Model A

Ford Garage

Gordon Buehrig's Custom Cabriolet

This is a photo of automotive designer Gordon Buehrig's own custom cabriolet or convertible victoria coupe. He designed this car and had it built to his specifications early in his design career at Duesenburg.

Gordon Buehrig became the chief designer at Duesenburg, and later at Auburn and Cord as well. He was the designer of the Model J Duesenburgs and Auburn Speedsters.


Reminiscence from the 1989 Interview with Gordon Buehrig
Automotive Design Oral History, Accession 1673
Benson Ford Research Center, The Henry Ford

The oral history excerpt below is from a series of interviews with Gordon Buehrig by David R. Crippen during the month of July, 1984, in Grosse Pointe Woods, Michigan. These interviews were held under the auspices of the Edsel B. Ford Design History Center, Archives & Library Collections, The Edison Institute (now named the Benson Ford Research Center).

...But, anyway, it was always fun to be able to drive a Duesenberg, and I had no idea that I would ever be able to afford one, but I wanted a custom-body car, and when the Model A Ford came out in 1929--well, it was 1930 model that I bought--I visualized redesigning that body and making it into a custom car, so I traded my Buick Roadster in and bought a Ford Victoria (I think that's what they called it--the two passenger convertible).

Before I got delivery of it, I had made a full-size body draft of it--what I wanted to do--and made arrangements with Augie Duesenberg at his race car shop to build the body for me. I drove the car from the dealership out to Augie's place, and first thing we did was take the body off the chassis.

Then, we cut the body back of the body B post, which is the back of the door, and that rumble seat (all that area), we threw that away and kept the body frame sills, and we mounted the body back on the chassis 4 inches aft of its normal location. Then, we built a dummy cowling, or extended cowling, so that the fire wall was moved forward into its normal location in relation to the engine.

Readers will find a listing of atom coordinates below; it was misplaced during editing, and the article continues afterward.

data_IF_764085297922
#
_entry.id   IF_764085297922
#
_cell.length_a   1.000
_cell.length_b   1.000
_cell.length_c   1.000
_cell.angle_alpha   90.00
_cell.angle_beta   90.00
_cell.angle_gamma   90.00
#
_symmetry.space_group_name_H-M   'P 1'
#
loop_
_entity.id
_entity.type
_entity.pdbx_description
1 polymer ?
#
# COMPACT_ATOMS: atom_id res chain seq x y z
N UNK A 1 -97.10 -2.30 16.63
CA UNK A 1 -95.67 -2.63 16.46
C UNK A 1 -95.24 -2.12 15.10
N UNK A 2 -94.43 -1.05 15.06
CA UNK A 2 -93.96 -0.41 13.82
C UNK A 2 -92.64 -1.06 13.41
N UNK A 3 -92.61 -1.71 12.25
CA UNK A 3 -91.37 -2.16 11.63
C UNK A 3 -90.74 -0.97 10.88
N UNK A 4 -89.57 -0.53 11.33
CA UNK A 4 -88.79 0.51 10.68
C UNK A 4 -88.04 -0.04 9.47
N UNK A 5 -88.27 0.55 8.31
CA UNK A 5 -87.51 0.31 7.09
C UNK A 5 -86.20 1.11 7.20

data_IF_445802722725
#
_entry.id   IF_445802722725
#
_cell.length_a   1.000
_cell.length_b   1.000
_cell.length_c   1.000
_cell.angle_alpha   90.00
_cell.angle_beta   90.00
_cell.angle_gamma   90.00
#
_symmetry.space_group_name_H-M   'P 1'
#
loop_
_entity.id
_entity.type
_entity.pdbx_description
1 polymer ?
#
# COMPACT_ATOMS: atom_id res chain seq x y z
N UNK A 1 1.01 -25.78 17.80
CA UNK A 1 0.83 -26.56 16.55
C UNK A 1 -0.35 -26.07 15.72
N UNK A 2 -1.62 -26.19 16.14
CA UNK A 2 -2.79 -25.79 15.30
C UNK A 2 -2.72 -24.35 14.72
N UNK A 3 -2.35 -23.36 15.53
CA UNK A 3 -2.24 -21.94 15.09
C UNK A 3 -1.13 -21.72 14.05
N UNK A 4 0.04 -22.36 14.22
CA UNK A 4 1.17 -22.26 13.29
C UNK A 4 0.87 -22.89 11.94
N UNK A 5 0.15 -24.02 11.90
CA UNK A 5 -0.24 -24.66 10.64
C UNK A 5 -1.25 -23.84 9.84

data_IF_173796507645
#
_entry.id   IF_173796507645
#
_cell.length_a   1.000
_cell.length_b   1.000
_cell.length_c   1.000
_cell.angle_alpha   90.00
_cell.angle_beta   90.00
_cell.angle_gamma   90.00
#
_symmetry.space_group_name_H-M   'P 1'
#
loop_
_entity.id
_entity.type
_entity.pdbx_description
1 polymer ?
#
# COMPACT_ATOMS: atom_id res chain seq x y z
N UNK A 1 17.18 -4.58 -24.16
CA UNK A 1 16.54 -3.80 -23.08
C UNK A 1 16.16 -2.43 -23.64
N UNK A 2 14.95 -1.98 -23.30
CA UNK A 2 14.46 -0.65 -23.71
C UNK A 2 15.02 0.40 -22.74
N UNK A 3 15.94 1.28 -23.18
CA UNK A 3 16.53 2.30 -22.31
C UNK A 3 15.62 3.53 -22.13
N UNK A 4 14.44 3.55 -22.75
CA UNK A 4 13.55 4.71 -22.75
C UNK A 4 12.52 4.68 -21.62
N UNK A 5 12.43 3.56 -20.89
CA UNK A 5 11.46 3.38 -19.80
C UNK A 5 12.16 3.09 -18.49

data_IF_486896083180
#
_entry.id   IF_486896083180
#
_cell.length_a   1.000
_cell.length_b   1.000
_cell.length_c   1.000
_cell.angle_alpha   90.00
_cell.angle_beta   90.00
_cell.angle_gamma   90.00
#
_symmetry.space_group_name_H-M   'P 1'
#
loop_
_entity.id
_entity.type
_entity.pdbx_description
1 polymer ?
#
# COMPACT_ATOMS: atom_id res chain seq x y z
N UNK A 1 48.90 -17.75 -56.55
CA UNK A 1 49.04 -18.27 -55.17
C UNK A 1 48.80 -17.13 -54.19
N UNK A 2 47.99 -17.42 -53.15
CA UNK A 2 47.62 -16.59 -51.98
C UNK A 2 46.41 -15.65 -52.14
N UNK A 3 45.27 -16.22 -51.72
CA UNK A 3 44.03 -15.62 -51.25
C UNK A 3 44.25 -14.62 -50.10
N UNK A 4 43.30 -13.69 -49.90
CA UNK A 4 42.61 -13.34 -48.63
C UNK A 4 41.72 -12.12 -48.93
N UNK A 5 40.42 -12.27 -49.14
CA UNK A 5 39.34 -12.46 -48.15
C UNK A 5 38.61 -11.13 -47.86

Then I had to build a new engine hood which was 4 inches longer than the regular engine hood. Then the back of the body was all new, framed in wood, and paneled in aluminum, and it extended just a little bit beyond the rear axle, and then I had a large trunk on the back, and on the inside I had a single seat facing the center.

The passenger seat was built so it would fold forward so that you could get into that rear, one-passenger, enclosed rumble seat. It was a blind quarter convertible--beautiful thing. I lowered the--cut the windshield down to the top of the upper hinge on the door, and that I think was 31 inches. So, the body was 3 inches lower than the regular Ford.

At that time the Weyman Body Company was going out of business, and I bought some of their hides of leather for $5 a hide, and when Augie was through with it, we moved it across the street to the Duesenberg plant where they allowed me to have it painted and trimmed by the head trimmer and the head painter at Duesenberg. We did have a good paint and trim shop.

So, the quality of the car was equal to the Duesenberg, and I had drove that car almost 100,000 miles, and I finally sold it in Auburn later on when Mr. Ames told me he thought I should drive a company car. I regretted that all my life, and I tried many times to find it.

It was written up in the Ford Times magazine, and about three or four years ago a friend of mine by the name of Bob Ahmanson in California --I made some drawings for him. I had enough information that I could reconstruct a body draft from it, and I originally did this for Bill Harrah.

Bill wanted to build one, and he bought a car, but he never got around to it -never got around to scheduling it through his shop, but Bob Ahmanson did build one. It was written up in a magazine not too long ago as the most beautiful Model A ever built and so forth.

But, I think it's kind of significant in that as far I know this is the first time a designer took a stock car of that sort and modified it and made it into a different type of automobile. There had been a lot of speedsters built, you know, in the old days off of Model T's and so forth, but the process that I used, I think, was probably the first time that had ever been done....


More related information on Ford Garage:

  1. Model A Edsel Ford's Sport Phaeton
  2. Model A Prototype Three Window Coupes
  3. Model A Henry Ford II's 1945 Custom Sportsman
  4. Model A & AA US Body Style Numbers & Body Builders Chart

January 2004